Gettysburg Campaign

Date Event
The War Department sets up two new Army Departments for the defense of Pennsylvania
- In western Virginia, the second Battle of Winchester ends in heavy Union defeat
- General Albert Jenkins' Confederate cavalry occupy the Pennsylvania border town of Chambersburg
In Franklin County, Pennsylvania, Confederate cavalry burn the Cumberland Valley Railroad bridge at Scotland
In Virginia, a future director of the Metropolitan Museum wins the Medal of Honor while under arrest
In Virginia, future founder of the Boston Symphony Orchestra left for dead on the battlefield
Union cavalry try to break through the Confederate cavalry screen at Aldie in Loudoun County, Virginia
In Pennsylvania, New York militia move south from Harrisburg to defend Chambersburg
- The Second Corps of the Army of Virginia crosses the Potomac and marches on Pennsylvania
- Baltimore barricades itself against the Confederate advance
Near Upperville, Virginia, Union cavalry again clashes with the Confederate cavalry screen
Near Greencastle in Franklin County, a Union cavalry probe meets Lee's invasion of Pennsylvania
Twenty year William H. Rihl becomes the first Union soldier killed meeting Lee's invasion
In Pennsylvania, New York Militia units prepare a defense of Carlisle against the Confederate advance
In Pennsylvania, Confederate soldiers destroy the iron works of Congressman Thaddeus Stevens
In Carlisle, Pennsylvania, the Barracks garrison and New York militia units evacuate the town
Outside of Carlisle, Pennsylvania, raw militia cavalry clash with veteran Confederate horsemen
Major General N.J.T. Dana named as the commander of the defenses of Philadelphia
- In Carlisle, Pennsylvania, Confederate troops occupy a town familiar to some of their officers
General George Meade appointed commander of the Army of the Potomac, replacing Joseph Hooker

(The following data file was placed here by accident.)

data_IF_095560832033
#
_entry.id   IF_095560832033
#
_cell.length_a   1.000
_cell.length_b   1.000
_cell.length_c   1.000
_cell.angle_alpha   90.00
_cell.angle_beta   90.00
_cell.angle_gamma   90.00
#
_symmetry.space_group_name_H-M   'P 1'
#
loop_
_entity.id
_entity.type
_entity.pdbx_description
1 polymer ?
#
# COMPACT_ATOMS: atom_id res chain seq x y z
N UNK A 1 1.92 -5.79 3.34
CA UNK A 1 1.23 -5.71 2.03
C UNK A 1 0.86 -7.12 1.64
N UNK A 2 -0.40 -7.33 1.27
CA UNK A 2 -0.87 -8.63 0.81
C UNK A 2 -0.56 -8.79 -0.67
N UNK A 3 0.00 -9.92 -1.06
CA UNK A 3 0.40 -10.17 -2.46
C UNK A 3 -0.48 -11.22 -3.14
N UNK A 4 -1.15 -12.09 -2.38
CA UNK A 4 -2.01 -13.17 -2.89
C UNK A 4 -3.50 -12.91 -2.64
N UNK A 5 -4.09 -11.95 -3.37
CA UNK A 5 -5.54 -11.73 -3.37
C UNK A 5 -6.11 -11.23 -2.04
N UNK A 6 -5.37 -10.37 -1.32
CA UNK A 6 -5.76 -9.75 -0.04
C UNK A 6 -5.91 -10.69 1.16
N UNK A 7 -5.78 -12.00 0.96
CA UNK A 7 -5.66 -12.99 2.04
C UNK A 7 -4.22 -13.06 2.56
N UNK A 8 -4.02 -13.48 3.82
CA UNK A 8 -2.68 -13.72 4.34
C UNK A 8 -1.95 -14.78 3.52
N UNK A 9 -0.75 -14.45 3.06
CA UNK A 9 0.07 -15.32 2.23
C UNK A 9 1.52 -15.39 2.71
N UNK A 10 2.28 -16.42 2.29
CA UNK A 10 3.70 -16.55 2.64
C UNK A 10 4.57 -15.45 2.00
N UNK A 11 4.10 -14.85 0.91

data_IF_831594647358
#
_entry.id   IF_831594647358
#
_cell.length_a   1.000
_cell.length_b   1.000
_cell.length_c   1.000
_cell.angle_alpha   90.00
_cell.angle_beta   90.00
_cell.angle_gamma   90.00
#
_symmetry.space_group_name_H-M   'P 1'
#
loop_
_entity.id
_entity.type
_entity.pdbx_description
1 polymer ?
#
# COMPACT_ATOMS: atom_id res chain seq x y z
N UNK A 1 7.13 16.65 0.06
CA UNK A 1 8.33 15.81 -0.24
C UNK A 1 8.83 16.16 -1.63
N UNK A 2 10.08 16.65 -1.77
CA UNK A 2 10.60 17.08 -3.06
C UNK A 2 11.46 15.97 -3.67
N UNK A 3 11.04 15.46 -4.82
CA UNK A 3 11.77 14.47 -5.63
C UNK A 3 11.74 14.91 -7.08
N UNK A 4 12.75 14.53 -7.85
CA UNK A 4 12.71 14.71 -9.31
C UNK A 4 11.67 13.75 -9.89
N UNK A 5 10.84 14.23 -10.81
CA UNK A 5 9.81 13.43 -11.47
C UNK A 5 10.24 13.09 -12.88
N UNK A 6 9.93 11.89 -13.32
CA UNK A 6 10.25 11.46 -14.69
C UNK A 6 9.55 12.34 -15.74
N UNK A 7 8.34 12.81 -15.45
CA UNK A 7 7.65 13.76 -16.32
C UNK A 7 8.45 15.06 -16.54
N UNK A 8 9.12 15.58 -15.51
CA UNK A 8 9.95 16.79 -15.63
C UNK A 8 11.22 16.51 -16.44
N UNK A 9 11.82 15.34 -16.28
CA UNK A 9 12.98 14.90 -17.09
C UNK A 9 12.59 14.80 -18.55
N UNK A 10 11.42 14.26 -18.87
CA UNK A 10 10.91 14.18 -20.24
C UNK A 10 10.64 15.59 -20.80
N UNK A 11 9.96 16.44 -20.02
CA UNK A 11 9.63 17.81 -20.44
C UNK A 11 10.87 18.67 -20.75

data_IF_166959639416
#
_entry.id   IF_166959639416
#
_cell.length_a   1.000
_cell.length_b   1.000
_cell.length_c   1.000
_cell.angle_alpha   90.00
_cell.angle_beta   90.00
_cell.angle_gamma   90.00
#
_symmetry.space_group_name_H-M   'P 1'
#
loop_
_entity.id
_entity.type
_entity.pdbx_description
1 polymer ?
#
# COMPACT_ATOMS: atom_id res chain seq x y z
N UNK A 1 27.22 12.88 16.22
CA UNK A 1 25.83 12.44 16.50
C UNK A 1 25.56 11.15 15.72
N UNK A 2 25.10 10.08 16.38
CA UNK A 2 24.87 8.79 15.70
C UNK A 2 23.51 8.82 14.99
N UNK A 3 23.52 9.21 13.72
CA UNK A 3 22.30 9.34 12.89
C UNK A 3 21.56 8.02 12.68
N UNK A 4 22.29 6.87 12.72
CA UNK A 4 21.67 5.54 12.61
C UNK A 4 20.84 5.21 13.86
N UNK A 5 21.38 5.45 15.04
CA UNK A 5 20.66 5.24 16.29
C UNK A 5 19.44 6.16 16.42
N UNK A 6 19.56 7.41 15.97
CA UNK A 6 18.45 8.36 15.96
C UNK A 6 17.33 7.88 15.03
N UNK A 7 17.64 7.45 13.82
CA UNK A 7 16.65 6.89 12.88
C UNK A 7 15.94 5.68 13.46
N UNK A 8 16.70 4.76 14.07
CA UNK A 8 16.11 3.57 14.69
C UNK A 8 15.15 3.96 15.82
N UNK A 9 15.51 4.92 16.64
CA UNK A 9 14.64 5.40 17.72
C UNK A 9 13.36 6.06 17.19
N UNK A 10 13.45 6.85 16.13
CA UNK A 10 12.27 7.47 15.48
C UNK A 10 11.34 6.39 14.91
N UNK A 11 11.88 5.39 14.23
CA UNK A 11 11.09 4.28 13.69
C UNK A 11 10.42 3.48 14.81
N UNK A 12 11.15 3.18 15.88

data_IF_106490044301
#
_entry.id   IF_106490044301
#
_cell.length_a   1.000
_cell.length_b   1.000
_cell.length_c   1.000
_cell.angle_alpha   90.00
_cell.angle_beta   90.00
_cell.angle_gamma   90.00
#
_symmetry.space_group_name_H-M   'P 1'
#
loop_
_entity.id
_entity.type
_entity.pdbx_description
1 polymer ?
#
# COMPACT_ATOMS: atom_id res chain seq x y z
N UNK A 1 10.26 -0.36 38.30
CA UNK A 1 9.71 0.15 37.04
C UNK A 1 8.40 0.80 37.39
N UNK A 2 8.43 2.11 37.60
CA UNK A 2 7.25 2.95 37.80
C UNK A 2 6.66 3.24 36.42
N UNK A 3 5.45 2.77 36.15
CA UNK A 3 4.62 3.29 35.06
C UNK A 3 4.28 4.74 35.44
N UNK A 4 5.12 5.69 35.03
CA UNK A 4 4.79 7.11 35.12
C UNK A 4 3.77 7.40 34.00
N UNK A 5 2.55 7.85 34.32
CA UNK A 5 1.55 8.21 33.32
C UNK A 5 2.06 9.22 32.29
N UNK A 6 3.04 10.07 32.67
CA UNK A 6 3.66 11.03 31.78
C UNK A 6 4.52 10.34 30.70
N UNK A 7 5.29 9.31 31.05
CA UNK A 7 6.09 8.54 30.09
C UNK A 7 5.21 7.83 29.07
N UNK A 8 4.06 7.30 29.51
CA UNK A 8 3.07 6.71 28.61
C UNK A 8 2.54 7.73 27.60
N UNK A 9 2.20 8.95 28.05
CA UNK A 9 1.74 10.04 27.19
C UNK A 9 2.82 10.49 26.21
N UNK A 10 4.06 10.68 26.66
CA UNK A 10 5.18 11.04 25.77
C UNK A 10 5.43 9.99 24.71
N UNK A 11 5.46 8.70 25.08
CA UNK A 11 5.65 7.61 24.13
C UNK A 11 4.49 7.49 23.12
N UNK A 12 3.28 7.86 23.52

In York County, Pennsylvania, Hanover and Hanover Junction suffer a visit from Virginia cavalry
- In Carlisle, Rodes' infantry enjoy a brief but comfortable respite at the U.S. Army Cavalry School
- Around Camp Hill, Pennsylvania, Confederate advance units skirmish with Union troops defending Harrisburg
Confederate patrols reach the Perry County line, the northern limit of the Pennsylvania invasion
Three young Union cavalrymen are promoted as brigade commanders, including one named Custer
Union defenders retreat across the Susquehanna burning the Wrightsville Bridge behind them
- Confederate infantry occupy York, Pennsylvania
Confederate cavalry occupy Mechanicsburg, just nine miles from the Pennsylvania state capitol
Reconnoitering Confederates reach the Susquehanna, across from the Pennsylvania state capital
Heavy fighting with Union cavalry at Hanover, Pennsylvania again delays Stuart's Confederate cavalry
North Carolina cavalry leader experiences an undignified capture in the streets of Hanover
The leading First Corps of the Army of the Potomac camps four miles west of Gettysburg
In Pennsylvania, the Confederate Second Corps begins to pull back to concentrate on Gettysburg
Volunteer Philadelphia Artillery battery, full of distinguished Philadelphians, goes into action at Carlisle
John Burns, 69 year-old War of 1812 veteran, picks up his flintlock and joins the Iron Brigade
General John Reynolds killed in action within two hours of battle commencing at Gettysburg
Attack of Confederate infantry on dismounted Union cavalry begins the collision of armies at Gettysburg
Stuart's cavalrymen destroy the U.S. Army's Cavalry School at Carlisle Barracks
Major General W.F. Smith's Union troops arrive in Carlisle, Pennsylvania to an enthusiastic welcome
At dawn, the last Confederate occupiers of Carlisle, Pennsylvania leave the town
- Battle of Gettysburg
Shells from General J.E.B. Stuart's horse artillery rain down on Carlisle in an evening bombardment
After midnight outside Carlisle, General J.E.B. Stuart's cavalry is ordered to concentrate on Gettysburg
At Gettysburg, V Corps troops hold, just, the threatened right flank of the Union line at Little Round Top
At Gettysburg, Union General Daniel Sickles disregards orders and loses much of his III Corps and his right leg